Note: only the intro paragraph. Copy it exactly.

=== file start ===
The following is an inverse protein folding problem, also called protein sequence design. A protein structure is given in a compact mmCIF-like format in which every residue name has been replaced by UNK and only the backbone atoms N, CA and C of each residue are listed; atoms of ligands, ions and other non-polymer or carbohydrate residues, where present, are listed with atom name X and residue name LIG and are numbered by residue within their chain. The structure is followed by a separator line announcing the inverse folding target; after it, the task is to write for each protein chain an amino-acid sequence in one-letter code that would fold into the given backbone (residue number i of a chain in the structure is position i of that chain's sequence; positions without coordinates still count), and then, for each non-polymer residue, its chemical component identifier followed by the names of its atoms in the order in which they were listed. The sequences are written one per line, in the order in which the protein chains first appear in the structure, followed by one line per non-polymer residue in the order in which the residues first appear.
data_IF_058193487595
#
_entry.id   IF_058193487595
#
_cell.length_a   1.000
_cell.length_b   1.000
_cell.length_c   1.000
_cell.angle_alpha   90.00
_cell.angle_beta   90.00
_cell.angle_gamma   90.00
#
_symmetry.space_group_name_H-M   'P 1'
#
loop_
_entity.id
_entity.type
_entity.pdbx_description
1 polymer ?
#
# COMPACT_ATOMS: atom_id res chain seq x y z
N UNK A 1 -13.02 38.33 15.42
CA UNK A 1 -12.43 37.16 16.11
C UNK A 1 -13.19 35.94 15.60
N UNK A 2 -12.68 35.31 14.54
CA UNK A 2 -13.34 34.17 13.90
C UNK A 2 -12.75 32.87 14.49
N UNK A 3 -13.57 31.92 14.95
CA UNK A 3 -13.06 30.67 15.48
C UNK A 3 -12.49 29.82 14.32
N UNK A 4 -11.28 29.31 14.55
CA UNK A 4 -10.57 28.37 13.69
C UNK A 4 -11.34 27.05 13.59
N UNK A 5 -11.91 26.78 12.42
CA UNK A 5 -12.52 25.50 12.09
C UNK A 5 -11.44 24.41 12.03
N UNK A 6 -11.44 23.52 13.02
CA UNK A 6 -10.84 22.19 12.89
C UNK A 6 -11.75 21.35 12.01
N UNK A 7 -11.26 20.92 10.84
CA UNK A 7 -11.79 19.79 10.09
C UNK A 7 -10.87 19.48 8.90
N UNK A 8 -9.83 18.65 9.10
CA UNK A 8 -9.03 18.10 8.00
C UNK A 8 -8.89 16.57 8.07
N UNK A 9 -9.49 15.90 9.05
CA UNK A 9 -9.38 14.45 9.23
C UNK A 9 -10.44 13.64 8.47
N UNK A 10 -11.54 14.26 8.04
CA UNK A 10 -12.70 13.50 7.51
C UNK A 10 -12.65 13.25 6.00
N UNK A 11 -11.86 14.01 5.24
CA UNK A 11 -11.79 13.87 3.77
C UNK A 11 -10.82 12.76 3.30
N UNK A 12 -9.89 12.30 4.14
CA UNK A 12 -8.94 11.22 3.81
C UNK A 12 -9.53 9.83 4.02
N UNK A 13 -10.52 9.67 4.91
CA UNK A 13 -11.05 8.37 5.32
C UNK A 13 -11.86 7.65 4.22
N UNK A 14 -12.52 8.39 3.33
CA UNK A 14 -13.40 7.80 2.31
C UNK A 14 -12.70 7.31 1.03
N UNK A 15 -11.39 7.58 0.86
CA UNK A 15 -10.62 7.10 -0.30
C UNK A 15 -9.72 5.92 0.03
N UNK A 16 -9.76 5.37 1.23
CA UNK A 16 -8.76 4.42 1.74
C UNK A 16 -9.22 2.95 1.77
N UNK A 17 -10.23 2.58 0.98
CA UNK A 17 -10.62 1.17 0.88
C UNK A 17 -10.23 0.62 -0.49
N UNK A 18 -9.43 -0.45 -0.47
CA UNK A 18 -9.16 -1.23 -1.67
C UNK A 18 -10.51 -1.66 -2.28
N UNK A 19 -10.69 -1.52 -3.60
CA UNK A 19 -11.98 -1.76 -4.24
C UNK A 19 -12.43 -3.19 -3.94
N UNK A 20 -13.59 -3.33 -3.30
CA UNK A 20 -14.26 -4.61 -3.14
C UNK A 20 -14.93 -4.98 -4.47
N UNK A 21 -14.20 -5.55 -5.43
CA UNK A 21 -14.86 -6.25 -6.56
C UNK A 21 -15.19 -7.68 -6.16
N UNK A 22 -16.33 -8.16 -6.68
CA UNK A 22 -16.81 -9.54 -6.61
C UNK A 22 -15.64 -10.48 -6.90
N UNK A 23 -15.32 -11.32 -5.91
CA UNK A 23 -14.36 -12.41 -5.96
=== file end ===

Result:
The following is an inverse protein folding problem, also called protein sequence design. A protein structure is given in a compact mmCIF-like format in which every residue name has been replaced by UNK and only the backbone atoms N, CA and C of each residue are listed; atoms of ligands, ions and other non-polymer or carbohydrate residues, where present, are listed with atom name X and residue name LIG and are numbered by residue within their chain. The structure is followed by a separator line announcing the inverse folding target; after it, the task is to write for each protein chain an amino-acid sequence in one-letter code that would fold into the given backbone (residue number i of a chain in the structure is position i of that chain's sequence; positions without coordinates still count), and then, for each non-polymer residue, its chemical component identifier followed by the names of its atoms in the order in which they were listed. The sequences are written one per line, in the order in which the protein chains first appear in the structure, followed by one line per non-polymer residue in the order in which the residues first appear.